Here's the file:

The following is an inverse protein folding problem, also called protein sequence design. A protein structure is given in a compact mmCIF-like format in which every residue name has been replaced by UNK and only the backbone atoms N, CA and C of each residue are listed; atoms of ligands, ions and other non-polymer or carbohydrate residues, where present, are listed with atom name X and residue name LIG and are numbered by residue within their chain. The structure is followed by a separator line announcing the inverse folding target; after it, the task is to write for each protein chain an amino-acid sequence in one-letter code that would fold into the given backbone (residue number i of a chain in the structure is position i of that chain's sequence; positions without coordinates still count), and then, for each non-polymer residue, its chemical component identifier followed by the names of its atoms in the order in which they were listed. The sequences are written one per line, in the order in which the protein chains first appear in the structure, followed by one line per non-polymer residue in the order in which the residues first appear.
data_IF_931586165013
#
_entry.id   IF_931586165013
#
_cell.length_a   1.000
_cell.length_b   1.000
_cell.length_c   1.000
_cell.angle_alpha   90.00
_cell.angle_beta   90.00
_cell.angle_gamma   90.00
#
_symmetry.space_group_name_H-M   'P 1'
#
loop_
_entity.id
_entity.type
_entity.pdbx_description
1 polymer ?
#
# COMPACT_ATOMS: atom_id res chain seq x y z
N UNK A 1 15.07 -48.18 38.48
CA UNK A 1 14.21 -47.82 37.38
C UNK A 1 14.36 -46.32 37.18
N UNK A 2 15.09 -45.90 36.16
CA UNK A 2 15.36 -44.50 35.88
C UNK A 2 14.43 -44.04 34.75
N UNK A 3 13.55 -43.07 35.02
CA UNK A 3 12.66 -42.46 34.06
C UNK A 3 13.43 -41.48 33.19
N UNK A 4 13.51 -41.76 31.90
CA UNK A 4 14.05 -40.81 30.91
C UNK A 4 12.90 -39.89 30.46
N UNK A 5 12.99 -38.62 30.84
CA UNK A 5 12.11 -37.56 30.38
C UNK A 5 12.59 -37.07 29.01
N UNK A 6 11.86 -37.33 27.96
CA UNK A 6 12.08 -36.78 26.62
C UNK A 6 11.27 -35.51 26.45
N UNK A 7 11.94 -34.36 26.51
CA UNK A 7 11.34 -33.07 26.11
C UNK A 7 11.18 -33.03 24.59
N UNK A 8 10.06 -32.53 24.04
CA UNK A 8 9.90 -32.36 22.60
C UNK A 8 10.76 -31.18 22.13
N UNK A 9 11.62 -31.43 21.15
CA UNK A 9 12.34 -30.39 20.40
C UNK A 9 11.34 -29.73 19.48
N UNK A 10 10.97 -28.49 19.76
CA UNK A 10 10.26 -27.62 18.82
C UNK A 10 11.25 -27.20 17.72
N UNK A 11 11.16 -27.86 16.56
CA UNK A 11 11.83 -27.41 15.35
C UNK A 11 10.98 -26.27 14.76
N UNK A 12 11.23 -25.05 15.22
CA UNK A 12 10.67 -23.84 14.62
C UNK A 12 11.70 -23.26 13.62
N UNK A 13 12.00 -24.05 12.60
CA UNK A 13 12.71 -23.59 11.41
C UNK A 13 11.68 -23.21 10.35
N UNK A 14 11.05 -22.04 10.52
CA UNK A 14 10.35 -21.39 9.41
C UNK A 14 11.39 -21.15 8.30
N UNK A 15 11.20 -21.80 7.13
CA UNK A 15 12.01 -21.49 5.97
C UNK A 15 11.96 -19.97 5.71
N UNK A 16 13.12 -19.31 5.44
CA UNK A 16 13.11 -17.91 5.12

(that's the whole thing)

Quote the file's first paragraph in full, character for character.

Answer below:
The following is an inverse protein folding problem, also called protein sequence design. A protein structure is given in a compact mmCIF-like format in which every residue name has been replaced by UNK and only the backbone atoms N, CA and C of each residue are listed; atoms of ligands, ions and other non-polymer or carbohydrate residues, where present, are listed with atom name X and residue name LIG and are numbered by residue within their chain. The structure is followed by a separator line announcing the inverse folding target; after it, the task is to write for each protein chain an amino-acid sequence in one-letter code that would fold into the given backbone (residue number i of a chain in the structure is position i of that chain's sequence; positions without coordinates still count), and then, for each non-polymer residue, its chemical component identifier followed by the names of its atoms in the order in which they were listed. The sequences are written one per line, in the order in which the protein chains first appear in the structure, followed by one line per non-polymer residue in the order in which the residues first appear.